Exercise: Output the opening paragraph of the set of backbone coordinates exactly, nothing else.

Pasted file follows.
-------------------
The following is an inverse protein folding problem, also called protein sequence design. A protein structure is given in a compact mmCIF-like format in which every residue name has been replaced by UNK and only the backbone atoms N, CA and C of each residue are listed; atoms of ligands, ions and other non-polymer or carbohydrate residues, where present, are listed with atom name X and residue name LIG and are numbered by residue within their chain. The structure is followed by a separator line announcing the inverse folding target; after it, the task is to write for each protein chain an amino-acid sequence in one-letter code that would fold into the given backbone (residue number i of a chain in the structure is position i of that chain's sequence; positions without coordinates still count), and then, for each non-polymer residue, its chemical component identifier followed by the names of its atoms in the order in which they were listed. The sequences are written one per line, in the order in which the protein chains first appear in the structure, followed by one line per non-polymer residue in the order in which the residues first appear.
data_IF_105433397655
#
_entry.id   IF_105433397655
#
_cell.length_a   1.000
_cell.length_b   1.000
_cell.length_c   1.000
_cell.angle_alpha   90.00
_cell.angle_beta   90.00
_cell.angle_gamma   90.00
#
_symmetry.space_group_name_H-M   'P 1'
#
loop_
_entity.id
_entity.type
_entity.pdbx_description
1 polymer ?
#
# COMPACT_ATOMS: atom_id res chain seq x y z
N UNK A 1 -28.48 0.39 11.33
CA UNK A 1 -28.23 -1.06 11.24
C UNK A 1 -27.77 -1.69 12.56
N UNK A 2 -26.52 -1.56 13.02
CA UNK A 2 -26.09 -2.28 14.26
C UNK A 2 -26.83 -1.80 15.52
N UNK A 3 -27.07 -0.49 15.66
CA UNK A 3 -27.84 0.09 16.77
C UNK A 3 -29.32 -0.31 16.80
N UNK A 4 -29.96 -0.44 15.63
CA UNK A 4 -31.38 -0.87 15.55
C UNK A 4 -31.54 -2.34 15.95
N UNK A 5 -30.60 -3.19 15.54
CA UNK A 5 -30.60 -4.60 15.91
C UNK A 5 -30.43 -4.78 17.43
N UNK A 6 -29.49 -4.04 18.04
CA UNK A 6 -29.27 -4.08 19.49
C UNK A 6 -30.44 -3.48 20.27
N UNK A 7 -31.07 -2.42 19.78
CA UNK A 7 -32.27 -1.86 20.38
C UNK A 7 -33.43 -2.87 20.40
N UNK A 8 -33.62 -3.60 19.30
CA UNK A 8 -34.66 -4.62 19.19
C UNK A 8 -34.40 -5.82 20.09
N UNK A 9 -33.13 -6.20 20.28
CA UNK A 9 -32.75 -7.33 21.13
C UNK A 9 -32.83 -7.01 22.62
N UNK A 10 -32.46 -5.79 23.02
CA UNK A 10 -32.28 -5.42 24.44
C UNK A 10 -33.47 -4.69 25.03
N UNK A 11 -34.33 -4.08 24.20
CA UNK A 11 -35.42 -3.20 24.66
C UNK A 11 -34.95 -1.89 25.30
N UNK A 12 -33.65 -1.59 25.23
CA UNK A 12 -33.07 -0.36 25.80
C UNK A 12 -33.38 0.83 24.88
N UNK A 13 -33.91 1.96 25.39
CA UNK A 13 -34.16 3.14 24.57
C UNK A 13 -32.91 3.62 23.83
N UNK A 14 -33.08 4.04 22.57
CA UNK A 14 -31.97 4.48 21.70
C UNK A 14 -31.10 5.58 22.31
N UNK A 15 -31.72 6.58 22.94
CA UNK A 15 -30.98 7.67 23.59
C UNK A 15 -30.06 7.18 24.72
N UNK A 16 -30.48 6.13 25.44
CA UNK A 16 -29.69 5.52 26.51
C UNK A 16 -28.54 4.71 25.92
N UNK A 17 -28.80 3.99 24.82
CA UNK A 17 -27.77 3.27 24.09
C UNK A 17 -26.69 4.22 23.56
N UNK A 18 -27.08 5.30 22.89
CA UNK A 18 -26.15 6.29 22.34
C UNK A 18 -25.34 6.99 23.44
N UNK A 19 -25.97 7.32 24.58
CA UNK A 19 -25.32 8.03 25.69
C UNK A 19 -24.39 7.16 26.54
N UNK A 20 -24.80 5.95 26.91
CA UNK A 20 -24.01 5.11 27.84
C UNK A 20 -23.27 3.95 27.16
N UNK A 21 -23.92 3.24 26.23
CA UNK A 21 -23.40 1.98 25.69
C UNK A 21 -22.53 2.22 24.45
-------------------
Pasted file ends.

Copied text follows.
The following is an inverse protein folding problem, also called protein sequence design. A protein structure is given in a compact mmCIF-like format in which every residue name has been replaced by UNK and only the backbone atoms N, CA and C of each residue are listed; atoms of ligands, ions and other non-polymer or carbohydrate residues, where present, are listed with atom name X and residue name LIG and are numbered by residue within their chain. The structure is followed by a separator line announcing the inverse folding target; after it, the task is to write for each protein chain an amino-acid sequence in one-letter code that would fold into the given backbone (residue number i of a chain in the structure is position i of that chain's sequence; positions without coordinates still count), and then, for each non-polymer residue, its chemical component identifier followed by the names of its atoms in the order in which they were listed. The sequences are written one per line, in the order in which the protein chains first appear in the structure, followed by one line per non-polymer residue in the order in which the residues first appear.